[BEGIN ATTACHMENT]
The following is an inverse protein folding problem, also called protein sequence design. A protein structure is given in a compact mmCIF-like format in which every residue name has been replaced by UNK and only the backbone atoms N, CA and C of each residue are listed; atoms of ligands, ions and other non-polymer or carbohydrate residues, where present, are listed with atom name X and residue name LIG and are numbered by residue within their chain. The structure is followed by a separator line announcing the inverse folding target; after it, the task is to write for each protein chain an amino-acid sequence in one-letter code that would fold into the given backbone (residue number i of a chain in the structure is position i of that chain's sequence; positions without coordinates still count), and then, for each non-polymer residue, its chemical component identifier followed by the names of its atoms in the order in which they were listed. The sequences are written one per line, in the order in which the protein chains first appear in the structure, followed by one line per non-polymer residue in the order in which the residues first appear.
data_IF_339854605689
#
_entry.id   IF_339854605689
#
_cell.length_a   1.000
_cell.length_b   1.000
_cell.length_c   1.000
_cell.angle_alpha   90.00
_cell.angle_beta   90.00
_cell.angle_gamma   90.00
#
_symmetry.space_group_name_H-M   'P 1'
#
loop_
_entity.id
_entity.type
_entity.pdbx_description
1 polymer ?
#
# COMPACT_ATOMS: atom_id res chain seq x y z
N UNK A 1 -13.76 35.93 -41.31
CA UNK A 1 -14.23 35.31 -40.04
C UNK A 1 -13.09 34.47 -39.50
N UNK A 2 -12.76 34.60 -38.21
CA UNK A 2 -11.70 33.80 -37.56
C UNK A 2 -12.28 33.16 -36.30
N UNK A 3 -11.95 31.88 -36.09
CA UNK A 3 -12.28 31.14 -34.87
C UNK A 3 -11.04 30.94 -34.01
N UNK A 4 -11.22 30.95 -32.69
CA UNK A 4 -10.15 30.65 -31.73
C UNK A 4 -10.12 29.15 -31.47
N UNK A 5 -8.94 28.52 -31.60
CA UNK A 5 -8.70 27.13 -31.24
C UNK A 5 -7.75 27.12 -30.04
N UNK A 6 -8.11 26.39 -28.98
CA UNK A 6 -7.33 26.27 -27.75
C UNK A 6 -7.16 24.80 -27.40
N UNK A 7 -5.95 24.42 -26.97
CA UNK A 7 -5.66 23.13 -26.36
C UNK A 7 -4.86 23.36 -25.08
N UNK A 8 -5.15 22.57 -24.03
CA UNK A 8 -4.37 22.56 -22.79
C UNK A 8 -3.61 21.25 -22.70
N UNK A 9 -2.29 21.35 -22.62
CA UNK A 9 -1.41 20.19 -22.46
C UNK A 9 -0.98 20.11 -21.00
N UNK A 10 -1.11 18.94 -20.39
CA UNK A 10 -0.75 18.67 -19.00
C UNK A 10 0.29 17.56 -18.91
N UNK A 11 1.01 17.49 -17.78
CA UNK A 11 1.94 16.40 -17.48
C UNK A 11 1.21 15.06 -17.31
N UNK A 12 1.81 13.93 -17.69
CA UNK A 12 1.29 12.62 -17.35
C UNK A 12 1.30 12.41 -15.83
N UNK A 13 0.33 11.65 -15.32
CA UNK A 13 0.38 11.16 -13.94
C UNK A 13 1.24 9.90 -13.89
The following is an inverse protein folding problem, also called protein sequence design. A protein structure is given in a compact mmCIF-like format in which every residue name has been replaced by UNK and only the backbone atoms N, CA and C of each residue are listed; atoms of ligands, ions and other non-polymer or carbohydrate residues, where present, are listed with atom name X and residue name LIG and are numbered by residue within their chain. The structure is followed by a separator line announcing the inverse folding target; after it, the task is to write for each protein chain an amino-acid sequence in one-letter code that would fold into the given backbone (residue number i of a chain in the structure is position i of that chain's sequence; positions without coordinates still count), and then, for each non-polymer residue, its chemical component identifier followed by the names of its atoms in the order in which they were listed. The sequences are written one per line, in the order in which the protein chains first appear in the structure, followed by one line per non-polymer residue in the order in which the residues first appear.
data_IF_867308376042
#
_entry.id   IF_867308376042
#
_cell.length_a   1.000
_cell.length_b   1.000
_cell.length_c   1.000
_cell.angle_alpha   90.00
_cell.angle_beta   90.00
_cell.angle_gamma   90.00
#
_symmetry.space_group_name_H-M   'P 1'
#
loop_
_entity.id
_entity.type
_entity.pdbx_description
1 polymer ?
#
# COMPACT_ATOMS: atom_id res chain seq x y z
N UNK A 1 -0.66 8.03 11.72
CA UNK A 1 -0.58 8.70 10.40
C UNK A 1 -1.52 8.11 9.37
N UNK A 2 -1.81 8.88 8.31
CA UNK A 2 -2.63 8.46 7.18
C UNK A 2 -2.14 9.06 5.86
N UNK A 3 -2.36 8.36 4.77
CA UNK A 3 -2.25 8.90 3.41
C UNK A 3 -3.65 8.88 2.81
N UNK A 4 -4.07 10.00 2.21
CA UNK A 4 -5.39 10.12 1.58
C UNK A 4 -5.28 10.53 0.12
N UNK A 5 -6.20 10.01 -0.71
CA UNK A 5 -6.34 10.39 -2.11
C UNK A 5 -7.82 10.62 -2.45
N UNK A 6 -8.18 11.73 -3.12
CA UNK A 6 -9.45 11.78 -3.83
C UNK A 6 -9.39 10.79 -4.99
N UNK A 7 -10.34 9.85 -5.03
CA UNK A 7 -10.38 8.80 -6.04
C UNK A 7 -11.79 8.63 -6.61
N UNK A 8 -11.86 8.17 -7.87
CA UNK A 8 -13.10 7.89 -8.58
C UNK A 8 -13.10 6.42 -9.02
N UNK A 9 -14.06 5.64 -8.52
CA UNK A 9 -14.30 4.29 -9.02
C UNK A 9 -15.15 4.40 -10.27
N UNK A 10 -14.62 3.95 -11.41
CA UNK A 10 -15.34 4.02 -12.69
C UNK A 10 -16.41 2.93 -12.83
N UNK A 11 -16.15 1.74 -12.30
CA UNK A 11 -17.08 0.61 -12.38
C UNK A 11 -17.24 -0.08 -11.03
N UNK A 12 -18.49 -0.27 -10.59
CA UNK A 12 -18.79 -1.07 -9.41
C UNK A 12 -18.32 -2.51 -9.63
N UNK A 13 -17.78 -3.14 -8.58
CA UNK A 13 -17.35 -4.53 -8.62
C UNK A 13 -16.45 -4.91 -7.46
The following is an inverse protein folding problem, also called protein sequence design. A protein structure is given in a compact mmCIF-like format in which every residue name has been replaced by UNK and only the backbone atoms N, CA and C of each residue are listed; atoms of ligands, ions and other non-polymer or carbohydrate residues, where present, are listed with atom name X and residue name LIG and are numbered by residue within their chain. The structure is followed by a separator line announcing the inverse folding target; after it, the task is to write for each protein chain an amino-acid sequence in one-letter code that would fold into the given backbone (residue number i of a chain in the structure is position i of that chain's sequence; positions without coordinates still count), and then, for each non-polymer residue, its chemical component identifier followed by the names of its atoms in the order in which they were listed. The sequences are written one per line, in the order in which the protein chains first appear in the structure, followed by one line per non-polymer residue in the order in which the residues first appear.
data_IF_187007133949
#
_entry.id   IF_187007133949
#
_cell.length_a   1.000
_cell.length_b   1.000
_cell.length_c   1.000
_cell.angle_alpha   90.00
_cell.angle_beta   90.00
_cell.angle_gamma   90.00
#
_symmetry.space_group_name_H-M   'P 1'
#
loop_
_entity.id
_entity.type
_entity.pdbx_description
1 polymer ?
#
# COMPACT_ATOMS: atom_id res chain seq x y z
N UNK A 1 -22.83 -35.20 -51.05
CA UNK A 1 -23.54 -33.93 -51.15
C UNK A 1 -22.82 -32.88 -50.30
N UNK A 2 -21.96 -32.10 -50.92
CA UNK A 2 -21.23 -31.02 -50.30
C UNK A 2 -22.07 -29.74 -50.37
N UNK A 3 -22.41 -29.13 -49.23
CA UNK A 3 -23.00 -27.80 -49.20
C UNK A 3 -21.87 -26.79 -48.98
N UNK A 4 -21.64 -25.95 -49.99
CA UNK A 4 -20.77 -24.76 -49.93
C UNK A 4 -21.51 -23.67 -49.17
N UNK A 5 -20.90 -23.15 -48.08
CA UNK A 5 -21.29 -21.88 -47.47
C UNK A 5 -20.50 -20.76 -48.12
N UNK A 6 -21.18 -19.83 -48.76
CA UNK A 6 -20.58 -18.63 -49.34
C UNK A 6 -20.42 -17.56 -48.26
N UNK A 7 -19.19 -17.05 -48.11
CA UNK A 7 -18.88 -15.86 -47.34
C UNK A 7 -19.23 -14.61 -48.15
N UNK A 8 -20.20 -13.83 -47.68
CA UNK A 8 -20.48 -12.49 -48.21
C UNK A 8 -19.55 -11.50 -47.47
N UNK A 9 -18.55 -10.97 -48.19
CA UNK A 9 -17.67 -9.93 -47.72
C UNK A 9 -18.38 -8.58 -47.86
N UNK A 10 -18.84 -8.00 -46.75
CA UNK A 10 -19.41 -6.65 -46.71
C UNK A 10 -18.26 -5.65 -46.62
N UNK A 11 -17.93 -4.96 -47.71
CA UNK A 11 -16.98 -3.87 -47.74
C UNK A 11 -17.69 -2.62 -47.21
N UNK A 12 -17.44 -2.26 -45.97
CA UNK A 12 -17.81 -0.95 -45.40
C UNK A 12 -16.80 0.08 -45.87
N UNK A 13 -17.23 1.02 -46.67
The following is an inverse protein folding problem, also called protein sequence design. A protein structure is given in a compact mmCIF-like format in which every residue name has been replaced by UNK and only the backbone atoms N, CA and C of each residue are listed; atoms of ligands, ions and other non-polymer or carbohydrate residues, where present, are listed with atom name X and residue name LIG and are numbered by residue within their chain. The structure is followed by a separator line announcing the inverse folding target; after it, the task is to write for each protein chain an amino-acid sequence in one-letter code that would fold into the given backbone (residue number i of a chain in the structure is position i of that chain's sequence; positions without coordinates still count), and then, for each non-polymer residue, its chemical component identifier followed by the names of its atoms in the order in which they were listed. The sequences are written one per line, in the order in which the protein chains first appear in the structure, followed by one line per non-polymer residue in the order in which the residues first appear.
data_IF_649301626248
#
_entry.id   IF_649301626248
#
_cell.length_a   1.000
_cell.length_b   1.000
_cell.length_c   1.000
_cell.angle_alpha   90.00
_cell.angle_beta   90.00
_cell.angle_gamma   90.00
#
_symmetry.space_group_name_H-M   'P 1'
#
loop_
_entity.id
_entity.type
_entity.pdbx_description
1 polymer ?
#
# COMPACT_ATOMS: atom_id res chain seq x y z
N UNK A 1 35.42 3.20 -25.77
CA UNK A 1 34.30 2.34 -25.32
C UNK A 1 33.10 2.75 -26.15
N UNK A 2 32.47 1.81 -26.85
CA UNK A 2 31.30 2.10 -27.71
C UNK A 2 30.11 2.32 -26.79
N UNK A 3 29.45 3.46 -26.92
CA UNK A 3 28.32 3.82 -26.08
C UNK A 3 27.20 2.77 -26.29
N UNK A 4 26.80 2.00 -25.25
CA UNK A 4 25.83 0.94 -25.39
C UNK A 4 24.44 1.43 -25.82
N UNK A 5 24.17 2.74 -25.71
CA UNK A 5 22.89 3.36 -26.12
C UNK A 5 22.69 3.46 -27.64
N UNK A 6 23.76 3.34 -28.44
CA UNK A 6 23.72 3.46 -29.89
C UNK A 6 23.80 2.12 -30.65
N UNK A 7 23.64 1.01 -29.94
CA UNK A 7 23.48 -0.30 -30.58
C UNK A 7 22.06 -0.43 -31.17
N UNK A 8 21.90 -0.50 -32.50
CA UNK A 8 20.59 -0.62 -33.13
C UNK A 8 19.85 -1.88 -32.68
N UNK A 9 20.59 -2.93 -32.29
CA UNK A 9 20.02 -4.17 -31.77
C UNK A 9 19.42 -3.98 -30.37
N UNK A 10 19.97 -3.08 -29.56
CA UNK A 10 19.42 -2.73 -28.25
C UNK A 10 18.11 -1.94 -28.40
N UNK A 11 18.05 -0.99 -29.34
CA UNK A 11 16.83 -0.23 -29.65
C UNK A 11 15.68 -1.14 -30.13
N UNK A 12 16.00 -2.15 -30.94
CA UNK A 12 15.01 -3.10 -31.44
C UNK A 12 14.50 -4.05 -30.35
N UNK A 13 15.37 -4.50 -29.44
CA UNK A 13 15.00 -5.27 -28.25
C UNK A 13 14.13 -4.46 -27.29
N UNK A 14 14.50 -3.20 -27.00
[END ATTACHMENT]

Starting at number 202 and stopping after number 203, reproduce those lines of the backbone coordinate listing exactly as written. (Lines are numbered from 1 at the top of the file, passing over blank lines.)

C UNK A 1 33.10 2.75 -26.15
N UNK A 2 32.47 1.81 -26.85